Mojave Water Agency begins delivering imported water to thirsty basin near Barstow

Rene Ray De La Cruz
Victorville Daily Press

The Mojave Water Agency began delivering imported water last week to a storage aquifer near Barstow, bringing welcome relief to the water table there that has hit a record low.

The Mojave Water Agency began delivering imported water last week to a storage aquifer at the Centro Basin near Barstow, to bring relief to the low water table there.

The MWA Board of Directors unanimously approved the delivery of 5,000-acre-feet of water to the Centro Basin during its April 28 board meeting.

The Centro Basin is one of five subareas or sub-basins, which are defined and separated in part by earthquake faults and other geological features but also are interconnected to some extent, water engineers say.

The subareas are referred to in the Mojave River Basin adjudication that MWA administers as the area's water master. There also are several "transitional zones" that have been identified.

The Centro Subarea area serves Barstow, Lenwood, Hinkley and Kramer Junction. The sub-basin has maintained a relatively stable mix of agricultural and urban use.

On May 9, the water began being transferred from the MWA’s reserve storage account in the San Luis Reservoir via the California Aqueduct, which is part of the State Water Project.

In drought-stricken California:Millions face unprecedented order to conserve water

This process, called groundwater recharge, releases water into the Mojave River. The water infiltrates through the riverbed into the aquifer below, refilling the groundwater basin and raising the water table.

“Recharging basins is part of the Mojave Water Agency’s mission to collaboratively manage groundwater basins sustainably, import water responsibly, and address risks proactively using sound science,” said MWA Board President Jeanette Hayhurst.

With initial delivery flows beginning at 10 cubic feet per second, recharging 5,000 acre-feet of water is expected to take several months.

Agency staff will monitor the groundwater recharge effort and adjust the flows as needed for the most efficient delivery.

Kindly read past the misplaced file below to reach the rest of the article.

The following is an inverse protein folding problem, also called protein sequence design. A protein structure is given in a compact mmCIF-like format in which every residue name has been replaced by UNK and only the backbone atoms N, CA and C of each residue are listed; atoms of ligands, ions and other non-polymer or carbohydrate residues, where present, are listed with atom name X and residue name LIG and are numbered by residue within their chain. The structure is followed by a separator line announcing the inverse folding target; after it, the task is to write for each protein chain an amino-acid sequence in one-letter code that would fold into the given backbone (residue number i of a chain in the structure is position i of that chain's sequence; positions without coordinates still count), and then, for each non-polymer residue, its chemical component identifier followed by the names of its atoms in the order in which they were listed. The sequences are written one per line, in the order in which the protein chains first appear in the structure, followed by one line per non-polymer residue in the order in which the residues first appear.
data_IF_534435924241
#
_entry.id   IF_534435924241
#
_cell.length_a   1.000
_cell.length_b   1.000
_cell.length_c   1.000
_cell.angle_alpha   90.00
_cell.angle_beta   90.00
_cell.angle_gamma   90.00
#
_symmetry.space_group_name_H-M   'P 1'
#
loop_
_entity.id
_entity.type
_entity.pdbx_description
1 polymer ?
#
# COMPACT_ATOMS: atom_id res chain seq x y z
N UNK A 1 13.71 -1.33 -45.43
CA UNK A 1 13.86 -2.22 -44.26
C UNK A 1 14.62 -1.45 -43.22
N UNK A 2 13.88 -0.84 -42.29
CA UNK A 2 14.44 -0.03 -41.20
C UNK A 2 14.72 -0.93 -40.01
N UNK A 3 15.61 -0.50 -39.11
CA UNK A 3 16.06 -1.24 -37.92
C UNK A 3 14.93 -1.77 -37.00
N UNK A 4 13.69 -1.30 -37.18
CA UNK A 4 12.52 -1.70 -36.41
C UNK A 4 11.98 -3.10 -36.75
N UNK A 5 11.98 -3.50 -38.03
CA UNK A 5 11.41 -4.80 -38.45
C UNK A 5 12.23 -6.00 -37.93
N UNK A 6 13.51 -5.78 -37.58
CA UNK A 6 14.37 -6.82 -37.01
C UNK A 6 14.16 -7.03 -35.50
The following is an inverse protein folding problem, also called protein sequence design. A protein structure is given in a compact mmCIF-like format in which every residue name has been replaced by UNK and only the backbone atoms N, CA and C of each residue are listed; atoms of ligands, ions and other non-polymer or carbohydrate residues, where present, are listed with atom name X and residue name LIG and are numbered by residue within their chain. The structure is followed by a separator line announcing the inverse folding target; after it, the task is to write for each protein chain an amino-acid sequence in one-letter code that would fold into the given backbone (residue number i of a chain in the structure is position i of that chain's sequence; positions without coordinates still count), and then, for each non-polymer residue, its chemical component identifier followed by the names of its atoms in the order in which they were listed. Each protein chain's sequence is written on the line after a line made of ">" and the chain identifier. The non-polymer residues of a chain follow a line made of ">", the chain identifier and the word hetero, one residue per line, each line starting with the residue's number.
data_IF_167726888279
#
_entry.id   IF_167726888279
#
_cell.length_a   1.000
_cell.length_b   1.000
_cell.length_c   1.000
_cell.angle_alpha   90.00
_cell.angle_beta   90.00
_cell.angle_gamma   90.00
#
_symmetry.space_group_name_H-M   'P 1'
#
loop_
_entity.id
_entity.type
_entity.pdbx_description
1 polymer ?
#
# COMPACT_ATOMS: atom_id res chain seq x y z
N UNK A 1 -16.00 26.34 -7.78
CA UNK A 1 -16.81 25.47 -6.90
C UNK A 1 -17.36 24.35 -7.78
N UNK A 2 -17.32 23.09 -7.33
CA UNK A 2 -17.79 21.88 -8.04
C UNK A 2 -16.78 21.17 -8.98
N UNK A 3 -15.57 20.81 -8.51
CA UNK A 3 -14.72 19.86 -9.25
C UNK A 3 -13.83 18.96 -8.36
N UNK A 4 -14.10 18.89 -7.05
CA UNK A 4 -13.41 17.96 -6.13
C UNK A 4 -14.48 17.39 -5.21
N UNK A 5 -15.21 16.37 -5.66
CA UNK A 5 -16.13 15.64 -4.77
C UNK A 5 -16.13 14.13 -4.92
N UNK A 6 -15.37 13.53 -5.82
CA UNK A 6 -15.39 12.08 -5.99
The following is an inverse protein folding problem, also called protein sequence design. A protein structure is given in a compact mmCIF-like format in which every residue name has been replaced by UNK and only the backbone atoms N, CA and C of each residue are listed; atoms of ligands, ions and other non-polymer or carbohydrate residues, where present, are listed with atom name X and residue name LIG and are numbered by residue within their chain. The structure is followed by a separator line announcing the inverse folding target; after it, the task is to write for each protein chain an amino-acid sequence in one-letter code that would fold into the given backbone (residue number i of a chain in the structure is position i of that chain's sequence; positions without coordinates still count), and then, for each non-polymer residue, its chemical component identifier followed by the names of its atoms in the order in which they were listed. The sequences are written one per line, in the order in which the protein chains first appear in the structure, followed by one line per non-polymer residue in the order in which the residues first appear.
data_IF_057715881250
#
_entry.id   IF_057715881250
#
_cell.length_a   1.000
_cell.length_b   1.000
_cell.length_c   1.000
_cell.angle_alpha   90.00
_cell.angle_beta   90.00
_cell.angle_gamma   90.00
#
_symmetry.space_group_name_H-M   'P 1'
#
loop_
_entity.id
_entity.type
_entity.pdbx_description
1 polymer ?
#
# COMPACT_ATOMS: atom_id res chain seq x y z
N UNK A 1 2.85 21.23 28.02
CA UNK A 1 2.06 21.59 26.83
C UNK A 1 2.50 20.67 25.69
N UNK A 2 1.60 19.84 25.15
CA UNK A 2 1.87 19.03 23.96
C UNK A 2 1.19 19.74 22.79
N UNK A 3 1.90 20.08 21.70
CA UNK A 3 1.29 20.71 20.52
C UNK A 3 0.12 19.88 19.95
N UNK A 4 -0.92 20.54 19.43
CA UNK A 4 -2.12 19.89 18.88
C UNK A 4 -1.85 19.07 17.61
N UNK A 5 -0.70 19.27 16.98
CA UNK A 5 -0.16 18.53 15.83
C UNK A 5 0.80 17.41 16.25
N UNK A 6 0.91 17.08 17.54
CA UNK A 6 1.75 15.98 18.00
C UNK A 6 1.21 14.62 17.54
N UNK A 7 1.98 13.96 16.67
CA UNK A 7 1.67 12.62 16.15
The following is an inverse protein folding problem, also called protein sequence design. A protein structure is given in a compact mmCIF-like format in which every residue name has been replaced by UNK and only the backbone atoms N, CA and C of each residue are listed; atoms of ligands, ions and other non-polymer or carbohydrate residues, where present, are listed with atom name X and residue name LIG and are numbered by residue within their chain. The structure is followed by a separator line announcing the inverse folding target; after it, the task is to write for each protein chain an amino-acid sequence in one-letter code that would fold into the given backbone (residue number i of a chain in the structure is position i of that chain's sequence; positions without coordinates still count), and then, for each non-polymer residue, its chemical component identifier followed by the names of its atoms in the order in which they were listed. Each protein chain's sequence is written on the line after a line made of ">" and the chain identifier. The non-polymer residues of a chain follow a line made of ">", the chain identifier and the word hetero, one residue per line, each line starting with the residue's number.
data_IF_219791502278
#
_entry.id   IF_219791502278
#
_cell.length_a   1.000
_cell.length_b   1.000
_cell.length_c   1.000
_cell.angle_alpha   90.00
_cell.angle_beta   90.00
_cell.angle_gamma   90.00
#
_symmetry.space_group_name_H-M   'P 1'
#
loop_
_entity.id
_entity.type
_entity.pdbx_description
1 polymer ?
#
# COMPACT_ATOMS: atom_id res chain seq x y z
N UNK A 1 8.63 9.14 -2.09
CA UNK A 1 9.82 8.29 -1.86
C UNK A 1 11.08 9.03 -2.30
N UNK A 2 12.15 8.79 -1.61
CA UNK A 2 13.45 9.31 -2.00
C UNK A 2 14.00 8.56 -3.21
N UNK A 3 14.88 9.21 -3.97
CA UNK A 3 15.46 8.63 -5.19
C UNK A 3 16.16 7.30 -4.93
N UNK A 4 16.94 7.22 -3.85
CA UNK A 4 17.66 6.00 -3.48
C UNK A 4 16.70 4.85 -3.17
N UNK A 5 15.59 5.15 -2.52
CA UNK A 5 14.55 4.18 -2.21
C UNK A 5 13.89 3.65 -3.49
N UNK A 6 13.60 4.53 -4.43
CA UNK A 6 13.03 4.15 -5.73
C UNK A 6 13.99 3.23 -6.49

Currently, in an extended multi-year drought, California experienced its driest three months in recent history at the beginning of 2022.

What drought?:California residents used more water in March than any month of March since 2015

Recharging the groundwater is part of the MWA’s Water Shortage Contingency Plan within its Urban Water Management Plan, which was created specifically for dry seasons such as this.

“This water delivery will certainly provide some relief to the Centro Basin, but this doesn’t mean we shouldn’t stay vigilant about conserving water,” said Hayhurst. “We should all continue to do our part.”

The five subareas bear Spanish names that refer to their general geological relationships to the flow of the Mojave River, or its mountain headwaters — alto (upper), este (east), oeste (west), centro (central) and baja (lower).

  • Alto Subarea: The Alto Subarea encompasses most of the populous Victor Valley and its waters serve Summit Valley, Hesperia, Victorville, Adelanto, Apple Valley, Oak Hills, Phelan and Helendale.
  • Este Subarea: To the east of the Alto Subarea is the Este Subarea, serving Lucerne Valley and its rural surrounds.
  • Oeste Subarea: The Oeste Subarea, to the west of Phelan, serves Pinon Hills and El Mirage. It is largely served by the Phelan Pinon Hills Community Services District, which has purchased some former dairies for their water rights.
  • Baja Subarea: Farthest downriver, the Baja Subarea includes Daggett, Yermo and Newberry Springs. The flow of Mojave River Basin water ends at Afton Canyon.

For conservation tips or more information on how the MWA is serving the area during this unprecedented drought, visit

Daily Press reporter Rene Ray De La Cruz may be reached at 760-951-6227 or Follow him on Twitter @DP_ReneDeLaCruz